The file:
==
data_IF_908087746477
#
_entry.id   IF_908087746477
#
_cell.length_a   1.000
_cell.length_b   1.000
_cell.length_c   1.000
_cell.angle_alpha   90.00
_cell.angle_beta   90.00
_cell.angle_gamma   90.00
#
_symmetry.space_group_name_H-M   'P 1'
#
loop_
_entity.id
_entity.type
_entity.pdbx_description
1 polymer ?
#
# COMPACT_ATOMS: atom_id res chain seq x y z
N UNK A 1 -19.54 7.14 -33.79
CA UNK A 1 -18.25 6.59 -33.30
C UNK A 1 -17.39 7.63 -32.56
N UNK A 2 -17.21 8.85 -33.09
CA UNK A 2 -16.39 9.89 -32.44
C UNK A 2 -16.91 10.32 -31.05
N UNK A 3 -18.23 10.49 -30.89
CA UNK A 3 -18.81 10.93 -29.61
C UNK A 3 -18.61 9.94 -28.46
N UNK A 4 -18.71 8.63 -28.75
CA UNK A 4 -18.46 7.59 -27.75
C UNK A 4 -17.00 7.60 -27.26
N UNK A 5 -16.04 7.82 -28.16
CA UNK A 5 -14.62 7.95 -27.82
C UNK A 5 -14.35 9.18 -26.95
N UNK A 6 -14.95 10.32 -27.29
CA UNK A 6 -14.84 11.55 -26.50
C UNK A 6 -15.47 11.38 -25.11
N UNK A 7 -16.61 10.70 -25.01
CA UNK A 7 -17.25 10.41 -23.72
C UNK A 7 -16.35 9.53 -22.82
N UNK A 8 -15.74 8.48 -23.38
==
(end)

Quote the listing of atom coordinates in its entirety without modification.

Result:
data_IF_908087746477
#
_entry.id   IF_908087746477
#
_cell.length_a   1.000
_cell.length_b   1.000
_cell.length_c   1.000
_cell.angle_alpha   90.00
_cell.angle_beta   90.00
_cell.angle_gamma   90.00
#
_symmetry.space_group_name_H-M   'P 1'
#
loop_
_entity.id
_entity.type
_entity.pdbx_description
1 polymer ?
#
# COMPACT_ATOMS: atom_id res chain seq x y z
N UNK A 1 -19.54 7.14 -33.79
CA UNK A 1 -18.25 6.59 -33.30
C UNK A 1 -17.39 7.63 -32.56
N UNK A 2 -17.21 8.85 -33.09
CA UNK A 2 -16.39 9.89 -32.44
C UNK A 2 -16.91 10.32 -31.05
N UNK A 3 -18.23 10.49 -30.89
CA UNK A 3 -18.81 10.93 -29.61
C UNK A 3 -18.61 9.94 -28.46
N UNK A 4 -18.71 8.63 -28.75
CA UNK A 4 -18.46 7.59 -27.75
C UNK A 4 -17.00 7.60 -27.26
N UNK A 5 -16.04 7.82 -28.16
CA UNK A 5 -14.62 7.95 -27.82
C UNK A 5 -14.35 9.18 -26.95
N UNK A 6 -14.95 10.32 -27.29
CA UNK A 6 -14.84 11.55 -26.50
C UNK A 6 -15.47 11.38 -25.11
N UNK A 7 -16.61 10.70 -25.01
CA UNK A 7 -17.25 10.41 -23.72
C UNK A 7 -16.35 9.53 -22.82
N UNK A 8 -15.74 8.48 -23.38